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  • Leaked Internal Memo Raises New Doubts About Capabilities Of Female Marines

    The summary of the recent Marine Corps study didn’t cast a favorable light on women in combat, and a new 33-page internal memo serves to bolster that conclusion.

    The memo, signed by Brig Gen. George Smith on Aug. 18, provides far more context and detail than was originally given in the four-page summary of the Ground Combat Element Integrated Task Force, which was released on Sept. 10, CS Monitor reports.

    According to Smith, the “timeless, brutal, physical and absolutely unforgiving nature of close combat” means that the service risks losing talented female Marines due to injuries sustained from infantry operations.

    Further, inability to meet infantry standards in the first place may create a lot of frustration among female Marines, which may in turn make it more difficult for senior officials to move these Marines up the ranks due to higher attrition rates.

    Still, the memo lists potentials ways to integrate females into the infantry, including a much stricter initial physical assessment to screen out duds, as well as an “unwavering adherence” to standards. The actual study, however, relied on males who were just average among Marine Corps peers, whereas the women ranked all the way from average to far above average.

    “It is unknown how much a stricter (higher) physical screen would have improved the physical performance of female volunteers,” Smith stated.

    The most rigorous of performance standards will also help mitigate gender bias, since the women who pass the test will have earned the respect of male Marines.

    But the most critical component is leadership, Smith told Gen. Joseph Dunford in the memo. Without it, “this integration effort will very likely be fraught with friction and unduly protracted.”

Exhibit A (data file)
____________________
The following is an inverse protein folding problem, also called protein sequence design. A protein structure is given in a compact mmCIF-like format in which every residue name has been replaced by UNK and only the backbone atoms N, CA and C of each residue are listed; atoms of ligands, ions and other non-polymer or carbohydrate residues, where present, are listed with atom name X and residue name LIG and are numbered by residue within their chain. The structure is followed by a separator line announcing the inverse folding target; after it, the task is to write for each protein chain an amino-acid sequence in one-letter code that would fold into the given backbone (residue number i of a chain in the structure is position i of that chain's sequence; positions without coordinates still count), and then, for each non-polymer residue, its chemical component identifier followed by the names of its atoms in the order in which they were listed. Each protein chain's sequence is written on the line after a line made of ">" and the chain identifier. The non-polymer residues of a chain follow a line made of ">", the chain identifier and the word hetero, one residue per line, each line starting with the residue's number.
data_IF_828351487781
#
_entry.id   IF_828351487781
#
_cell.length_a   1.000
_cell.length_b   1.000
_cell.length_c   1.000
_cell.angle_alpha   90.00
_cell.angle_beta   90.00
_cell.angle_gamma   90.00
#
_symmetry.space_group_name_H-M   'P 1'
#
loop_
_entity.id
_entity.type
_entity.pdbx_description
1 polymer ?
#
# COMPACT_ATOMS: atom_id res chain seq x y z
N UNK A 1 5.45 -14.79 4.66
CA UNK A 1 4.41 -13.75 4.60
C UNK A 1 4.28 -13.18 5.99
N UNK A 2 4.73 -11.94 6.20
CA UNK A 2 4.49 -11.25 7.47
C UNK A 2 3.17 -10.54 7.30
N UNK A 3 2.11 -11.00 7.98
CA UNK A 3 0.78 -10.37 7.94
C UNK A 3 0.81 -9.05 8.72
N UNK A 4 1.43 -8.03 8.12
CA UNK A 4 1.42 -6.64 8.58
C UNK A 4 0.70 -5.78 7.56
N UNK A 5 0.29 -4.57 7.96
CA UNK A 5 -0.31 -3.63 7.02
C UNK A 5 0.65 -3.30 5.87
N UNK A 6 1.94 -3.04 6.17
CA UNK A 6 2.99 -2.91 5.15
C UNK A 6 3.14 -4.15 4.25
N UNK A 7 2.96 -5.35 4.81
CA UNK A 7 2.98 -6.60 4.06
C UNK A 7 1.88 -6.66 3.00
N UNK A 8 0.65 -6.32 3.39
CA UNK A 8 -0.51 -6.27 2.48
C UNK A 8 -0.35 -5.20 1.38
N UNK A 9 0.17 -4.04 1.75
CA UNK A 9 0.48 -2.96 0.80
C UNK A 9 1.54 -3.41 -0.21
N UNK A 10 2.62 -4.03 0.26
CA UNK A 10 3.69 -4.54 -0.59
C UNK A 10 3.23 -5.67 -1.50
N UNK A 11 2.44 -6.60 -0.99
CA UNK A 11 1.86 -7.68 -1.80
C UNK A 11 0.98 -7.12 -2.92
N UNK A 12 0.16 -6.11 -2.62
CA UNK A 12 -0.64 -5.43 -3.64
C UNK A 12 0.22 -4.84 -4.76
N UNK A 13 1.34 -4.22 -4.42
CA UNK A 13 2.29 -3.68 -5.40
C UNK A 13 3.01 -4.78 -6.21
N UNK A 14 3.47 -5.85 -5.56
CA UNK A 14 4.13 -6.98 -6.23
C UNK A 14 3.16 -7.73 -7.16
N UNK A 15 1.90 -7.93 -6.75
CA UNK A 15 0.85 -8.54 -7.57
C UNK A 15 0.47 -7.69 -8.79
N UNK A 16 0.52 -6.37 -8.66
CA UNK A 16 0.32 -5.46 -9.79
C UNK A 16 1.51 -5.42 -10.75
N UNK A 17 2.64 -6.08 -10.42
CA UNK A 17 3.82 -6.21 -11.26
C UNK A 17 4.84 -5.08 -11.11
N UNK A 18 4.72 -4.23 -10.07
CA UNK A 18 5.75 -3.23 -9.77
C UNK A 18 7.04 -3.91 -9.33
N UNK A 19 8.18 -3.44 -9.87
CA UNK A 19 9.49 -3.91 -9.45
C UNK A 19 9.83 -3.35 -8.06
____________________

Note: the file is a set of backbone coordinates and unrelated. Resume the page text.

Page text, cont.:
Risks can be tempered, but no matter what, “the physiological differences between males and females will likely always be evident to some extent,” the memo stated, noting that all-male units performed better on 66 percent of combat tasks, slightly less than the figure released in the main study summary in early September.

    Navy Secretary Ray Mabus has criticized the main study which recently came out, saying that officials started the experiment with the wrong mindset, and so biased the results. Marines didn’t take too kindly to Mabus’ comments. And neither did GOP Rep. Duncan Hunter, who wrote a letter to Defense Secretary Ash Carter in a bid to force Mabus’ resignation.

    “He has openly disrespected the Marine Corps as an institution, and he insulted the competency of Marines by disregarding their professional judgment, their combat experience and their quality of leadership,” Hunter said. (RELATED: Congressman Tells SecNavy He Needs To Resign Over Marine Corps Combat Study Controversy)

    All services will brief Congress next Wednesday regarding the removal of all combat restrictions on women. The Marine Corps will be present and also intends to speak to Congress in a closed-door session.

    Follow Jonah Bennett on Twitter

     

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    Content created by The Daily Caller News Foundation is available without charge to any eligible news publisher that can provide a large audience. For licensing opportunities of our original content, please contact licensing@dailycallernewsfoundation.org.

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